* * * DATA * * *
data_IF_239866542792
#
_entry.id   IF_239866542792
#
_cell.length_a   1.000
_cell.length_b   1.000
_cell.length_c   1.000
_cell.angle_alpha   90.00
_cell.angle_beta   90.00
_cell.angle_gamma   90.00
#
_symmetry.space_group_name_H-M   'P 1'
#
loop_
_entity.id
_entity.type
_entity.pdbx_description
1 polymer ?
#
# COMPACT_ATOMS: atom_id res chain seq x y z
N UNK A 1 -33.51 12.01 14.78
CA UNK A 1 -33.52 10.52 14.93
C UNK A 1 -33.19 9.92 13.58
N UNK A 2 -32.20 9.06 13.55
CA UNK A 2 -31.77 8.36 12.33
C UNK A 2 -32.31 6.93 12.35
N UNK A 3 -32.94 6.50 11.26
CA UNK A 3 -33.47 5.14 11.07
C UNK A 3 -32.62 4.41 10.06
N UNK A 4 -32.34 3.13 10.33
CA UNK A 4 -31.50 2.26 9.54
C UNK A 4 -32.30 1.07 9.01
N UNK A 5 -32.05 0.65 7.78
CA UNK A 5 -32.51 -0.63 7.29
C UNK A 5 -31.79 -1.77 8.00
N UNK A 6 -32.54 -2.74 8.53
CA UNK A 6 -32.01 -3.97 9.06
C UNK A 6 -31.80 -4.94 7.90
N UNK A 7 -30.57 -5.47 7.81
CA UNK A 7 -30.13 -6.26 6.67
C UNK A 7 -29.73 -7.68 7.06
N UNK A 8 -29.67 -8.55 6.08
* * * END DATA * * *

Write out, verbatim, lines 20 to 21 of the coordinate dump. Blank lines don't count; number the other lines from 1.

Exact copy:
# COMPACT_ATOMS: atom_id res chain seq x y z
N UNK A 1 -33.51 12.01 14.78